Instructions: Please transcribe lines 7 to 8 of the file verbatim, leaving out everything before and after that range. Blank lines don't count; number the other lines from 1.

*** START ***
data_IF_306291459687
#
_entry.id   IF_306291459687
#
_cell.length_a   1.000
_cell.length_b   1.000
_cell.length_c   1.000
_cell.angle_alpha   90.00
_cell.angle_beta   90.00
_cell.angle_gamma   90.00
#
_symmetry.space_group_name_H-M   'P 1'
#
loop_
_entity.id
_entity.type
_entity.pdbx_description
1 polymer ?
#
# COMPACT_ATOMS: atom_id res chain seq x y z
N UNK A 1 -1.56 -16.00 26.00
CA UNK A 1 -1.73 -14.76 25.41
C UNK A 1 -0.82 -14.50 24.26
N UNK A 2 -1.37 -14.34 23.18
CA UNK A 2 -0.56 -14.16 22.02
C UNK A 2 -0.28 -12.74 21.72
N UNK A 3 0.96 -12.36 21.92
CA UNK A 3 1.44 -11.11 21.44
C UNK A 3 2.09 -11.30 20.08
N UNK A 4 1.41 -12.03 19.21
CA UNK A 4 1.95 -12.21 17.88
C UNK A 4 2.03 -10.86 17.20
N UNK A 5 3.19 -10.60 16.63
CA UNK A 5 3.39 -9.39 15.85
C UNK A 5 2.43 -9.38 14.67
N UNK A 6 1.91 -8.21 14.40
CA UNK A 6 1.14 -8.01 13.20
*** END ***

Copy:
_cell.length_c   1.000
_cell.angle_alpha   90.00